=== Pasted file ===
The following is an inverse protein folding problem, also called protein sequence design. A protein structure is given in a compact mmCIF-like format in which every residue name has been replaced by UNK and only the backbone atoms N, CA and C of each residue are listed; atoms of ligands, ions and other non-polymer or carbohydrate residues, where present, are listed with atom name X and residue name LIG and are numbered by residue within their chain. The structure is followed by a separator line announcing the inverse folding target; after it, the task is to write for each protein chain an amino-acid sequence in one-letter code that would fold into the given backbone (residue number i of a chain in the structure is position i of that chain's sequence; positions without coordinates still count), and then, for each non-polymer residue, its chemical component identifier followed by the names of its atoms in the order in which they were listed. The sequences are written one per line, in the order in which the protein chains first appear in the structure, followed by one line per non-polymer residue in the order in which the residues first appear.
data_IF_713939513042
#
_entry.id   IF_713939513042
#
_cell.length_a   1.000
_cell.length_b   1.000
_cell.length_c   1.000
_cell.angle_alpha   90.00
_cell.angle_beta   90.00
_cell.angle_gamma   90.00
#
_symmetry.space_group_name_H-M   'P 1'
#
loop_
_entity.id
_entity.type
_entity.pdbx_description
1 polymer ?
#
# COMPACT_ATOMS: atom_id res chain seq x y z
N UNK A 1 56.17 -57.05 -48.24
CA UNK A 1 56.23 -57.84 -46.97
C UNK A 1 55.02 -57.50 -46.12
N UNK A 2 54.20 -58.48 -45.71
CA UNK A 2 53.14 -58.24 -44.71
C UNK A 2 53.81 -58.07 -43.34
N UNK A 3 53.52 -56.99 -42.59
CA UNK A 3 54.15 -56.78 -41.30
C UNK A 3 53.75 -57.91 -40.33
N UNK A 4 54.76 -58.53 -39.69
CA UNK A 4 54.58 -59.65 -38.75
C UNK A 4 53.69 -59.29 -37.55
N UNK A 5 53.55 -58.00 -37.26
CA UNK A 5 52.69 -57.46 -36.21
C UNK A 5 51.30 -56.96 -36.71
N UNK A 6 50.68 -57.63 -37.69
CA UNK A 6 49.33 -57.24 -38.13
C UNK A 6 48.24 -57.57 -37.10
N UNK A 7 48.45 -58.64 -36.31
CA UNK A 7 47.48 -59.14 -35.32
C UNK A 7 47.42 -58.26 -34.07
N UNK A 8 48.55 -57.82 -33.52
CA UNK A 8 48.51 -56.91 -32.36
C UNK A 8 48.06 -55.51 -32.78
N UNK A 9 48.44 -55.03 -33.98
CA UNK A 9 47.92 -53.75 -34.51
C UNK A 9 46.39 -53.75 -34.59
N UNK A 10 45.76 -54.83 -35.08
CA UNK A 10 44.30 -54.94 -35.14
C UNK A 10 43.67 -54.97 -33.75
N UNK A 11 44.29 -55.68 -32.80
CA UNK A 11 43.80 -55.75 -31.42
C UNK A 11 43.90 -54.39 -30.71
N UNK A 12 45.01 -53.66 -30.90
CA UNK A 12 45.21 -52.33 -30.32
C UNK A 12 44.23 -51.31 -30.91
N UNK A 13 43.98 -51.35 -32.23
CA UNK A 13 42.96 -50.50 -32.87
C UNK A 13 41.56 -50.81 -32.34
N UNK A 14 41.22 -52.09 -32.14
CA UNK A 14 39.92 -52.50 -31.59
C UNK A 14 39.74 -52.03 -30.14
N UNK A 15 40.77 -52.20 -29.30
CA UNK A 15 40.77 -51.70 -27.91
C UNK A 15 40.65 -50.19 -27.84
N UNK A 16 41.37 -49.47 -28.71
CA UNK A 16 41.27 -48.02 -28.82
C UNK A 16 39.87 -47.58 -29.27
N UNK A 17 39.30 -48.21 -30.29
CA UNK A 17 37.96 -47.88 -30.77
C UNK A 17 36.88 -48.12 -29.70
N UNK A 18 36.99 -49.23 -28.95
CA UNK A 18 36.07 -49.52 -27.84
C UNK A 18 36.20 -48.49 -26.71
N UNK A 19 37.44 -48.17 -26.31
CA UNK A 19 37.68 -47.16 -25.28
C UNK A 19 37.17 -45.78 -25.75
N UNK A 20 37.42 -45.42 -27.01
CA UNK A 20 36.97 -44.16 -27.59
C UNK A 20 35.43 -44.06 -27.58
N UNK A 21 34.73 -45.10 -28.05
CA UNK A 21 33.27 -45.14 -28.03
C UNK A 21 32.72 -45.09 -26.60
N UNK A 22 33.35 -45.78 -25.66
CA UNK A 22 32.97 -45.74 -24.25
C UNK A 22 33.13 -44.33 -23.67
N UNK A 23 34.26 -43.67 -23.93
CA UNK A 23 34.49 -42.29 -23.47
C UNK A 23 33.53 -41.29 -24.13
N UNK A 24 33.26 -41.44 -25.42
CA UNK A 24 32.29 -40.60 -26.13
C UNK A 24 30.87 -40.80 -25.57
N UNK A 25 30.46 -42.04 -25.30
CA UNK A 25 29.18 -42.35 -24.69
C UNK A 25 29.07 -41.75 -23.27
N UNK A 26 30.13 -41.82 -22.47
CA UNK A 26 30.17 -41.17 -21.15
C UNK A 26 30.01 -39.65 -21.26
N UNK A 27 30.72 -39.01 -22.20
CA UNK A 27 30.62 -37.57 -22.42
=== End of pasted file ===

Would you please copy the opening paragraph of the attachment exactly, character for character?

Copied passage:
The following is an inverse protein folding problem, also called protein sequence design. A protein structure is given in a compact mmCIF-like format in which every residue name has been replaced by UNK and only the backbone atoms N, CA and C of each residue are listed; atoms of ligands, ions and other non-polymer or carbohydrate residues, where present, are listed with atom name X and residue name LIG and are numbered by residue within their chain. The structure is followed by a separator line announcing the inverse folding target; after it, the task is to write for each protein chain an amino-acid sequence in one-letter code that would fold into the given backbone (residue number i of a chain in the structure is position i of that chain's sequence; positions without coordinates still count), and then, for each non-polymer residue, its chemical component identifier followed by the names of its atoms in the order in which they were listed. The sequences are written one per line, in the order in which the protein chains first appear in the structure, followed by one line per non-polymer residue in the order in which the residues first appear.